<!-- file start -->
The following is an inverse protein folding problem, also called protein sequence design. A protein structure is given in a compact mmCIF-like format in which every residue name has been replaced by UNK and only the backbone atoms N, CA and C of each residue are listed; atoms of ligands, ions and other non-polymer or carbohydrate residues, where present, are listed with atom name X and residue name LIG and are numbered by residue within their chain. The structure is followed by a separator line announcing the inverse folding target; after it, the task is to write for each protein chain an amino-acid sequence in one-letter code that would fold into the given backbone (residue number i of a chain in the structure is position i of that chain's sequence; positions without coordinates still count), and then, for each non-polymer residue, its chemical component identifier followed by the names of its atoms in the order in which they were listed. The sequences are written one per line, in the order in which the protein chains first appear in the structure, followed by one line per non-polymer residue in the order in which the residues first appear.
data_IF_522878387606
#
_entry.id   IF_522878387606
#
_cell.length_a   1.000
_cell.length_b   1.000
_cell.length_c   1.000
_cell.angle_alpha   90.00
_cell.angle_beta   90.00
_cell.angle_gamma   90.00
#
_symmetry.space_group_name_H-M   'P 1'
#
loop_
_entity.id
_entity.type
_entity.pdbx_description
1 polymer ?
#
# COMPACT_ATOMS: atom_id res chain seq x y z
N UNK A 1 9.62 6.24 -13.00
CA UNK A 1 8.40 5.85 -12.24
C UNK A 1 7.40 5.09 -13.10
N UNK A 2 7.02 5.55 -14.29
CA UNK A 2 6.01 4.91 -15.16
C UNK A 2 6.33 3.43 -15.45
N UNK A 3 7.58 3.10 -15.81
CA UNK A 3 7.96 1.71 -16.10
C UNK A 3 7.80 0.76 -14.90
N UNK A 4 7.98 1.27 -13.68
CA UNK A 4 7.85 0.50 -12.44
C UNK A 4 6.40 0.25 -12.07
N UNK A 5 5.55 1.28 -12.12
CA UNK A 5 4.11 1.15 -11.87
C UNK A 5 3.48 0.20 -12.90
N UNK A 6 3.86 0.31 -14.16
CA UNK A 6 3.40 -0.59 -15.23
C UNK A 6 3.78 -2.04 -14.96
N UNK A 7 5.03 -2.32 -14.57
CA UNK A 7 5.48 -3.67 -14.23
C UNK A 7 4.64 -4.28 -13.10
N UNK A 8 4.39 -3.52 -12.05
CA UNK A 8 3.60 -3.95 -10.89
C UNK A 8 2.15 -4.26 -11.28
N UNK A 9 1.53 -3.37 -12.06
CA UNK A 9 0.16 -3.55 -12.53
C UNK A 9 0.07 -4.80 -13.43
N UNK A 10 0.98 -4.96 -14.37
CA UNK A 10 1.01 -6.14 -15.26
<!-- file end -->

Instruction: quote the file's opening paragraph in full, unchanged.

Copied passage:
The following is an inverse protein folding problem, also called protein sequence design. A protein structure is given in a compact mmCIF-like format in which every residue name has been replaced by UNK and only the backbone atoms N, CA and C of each residue are listed; atoms of ligands, ions and other non-polymer or carbohydrate residues, where present, are listed with atom name X and residue name LIG and are numbered by residue within their chain. The structure is followed by a separator line announcing the inverse folding target; after it, the task is to write for each protein chain an amino-acid sequence in one-letter code that would fold into the given backbone (residue number i of a chain in the structure is position i of that chain's sequence; positions without coordinates still count), and then, for each non-polymer residue, its chemical component identifier followed by the names of its atoms in the order in which they were listed. The sequences are written one per line, in the order in which the protein chains first appear in the structure, followed by one line per non-polymer residue in the order in which the residues first appear.